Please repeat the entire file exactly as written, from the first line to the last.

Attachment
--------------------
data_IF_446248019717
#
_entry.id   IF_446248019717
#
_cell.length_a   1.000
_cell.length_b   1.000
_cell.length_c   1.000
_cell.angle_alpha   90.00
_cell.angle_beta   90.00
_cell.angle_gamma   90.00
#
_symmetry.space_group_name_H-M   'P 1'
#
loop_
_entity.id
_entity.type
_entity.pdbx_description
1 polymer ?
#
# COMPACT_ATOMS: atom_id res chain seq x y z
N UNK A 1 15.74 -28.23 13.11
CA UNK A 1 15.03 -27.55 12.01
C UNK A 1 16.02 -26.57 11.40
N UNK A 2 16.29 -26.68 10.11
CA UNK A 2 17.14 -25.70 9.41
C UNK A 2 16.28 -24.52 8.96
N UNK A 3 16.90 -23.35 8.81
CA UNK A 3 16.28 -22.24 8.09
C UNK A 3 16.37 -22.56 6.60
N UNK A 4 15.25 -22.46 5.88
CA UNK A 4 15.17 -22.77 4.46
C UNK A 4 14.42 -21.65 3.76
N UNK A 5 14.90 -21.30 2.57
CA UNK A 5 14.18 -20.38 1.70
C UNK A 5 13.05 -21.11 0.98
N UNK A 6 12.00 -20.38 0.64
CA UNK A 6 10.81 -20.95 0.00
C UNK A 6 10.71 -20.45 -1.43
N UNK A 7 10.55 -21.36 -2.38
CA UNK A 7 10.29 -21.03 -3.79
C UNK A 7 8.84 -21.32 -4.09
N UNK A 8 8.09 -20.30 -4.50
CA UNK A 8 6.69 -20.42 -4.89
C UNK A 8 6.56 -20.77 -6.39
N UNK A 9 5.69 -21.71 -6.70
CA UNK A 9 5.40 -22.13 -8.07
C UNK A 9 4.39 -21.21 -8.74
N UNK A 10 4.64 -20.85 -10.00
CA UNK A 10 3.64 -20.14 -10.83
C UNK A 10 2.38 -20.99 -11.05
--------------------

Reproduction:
data_IF_446248019717
#
_entry.id   IF_446248019717
#
_cell.length_a   1.000
_cell.length_b   1.000
_cell.length_c   1.000
_cell.angle_alpha   90.00
_cell.angle_beta   90.00
_cell.angle_gamma   90.00
#
_symmetry.space_group_name_H-M   'P 1'
#
loop_
_entity.id
_entity.type
_entity.pdbx_description
1 polymer ?
#
# COMPACT_ATOMS: atom_id res chain seq x y z
N UNK A 1 15.74 -28.23 13.11
CA UNK A 1 15.03 -27.55 12.01
C UNK A 1 16.02 -26.57 11.40
N UNK A 2 16.29 -26.68 10.11
CA UNK A 2 17.14 -25.70 9.41
C UNK A 2 16.28 -24.52 8.96
N UNK A 3 16.90 -23.35 8.81
CA UNK A 3 16.28 -22.24 8.09
C UNK A 3 16.37 -22.56 6.60
N UNK A 4 15.25 -22.46 5.88
CA UNK A 4 15.17 -22.77 4.46
C UNK A 4 14.42 -21.65 3.76
N UNK A 5 14.90 -21.30 2.57
CA UNK A 5 14.18 -20.38 1.70
C UNK A 5 13.05 -21.11 0.98
N UNK A 6 12.00 -20.38 0.64
CA UNK A 6 10.81 -20.95 0.00
C UNK A 6 10.71 -20.45 -1.43
N UNK A 7 10.55 -21.36 -2.38
CA UNK A 7 10.29 -21.03 -3.79
C UNK A 7 8.84 -21.32 -4.09
N UNK A 8 8.09 -20.30 -4.50
CA UNK A 8 6.69 -20.42 -4.89
C UNK A 8 6.56 -20.77 -6.39
N UNK A 9 5.69 -21.71 -6.70
CA UNK A 9 5.40 -22.13 -8.07
C UNK A 9 4.39 -21.21 -8.74
N UNK A 10 4.64 -20.85 -10.00
CA UNK A 10 3.64 -20.14 -10.83
C UNK A 10 2.38 -20.99 -11.05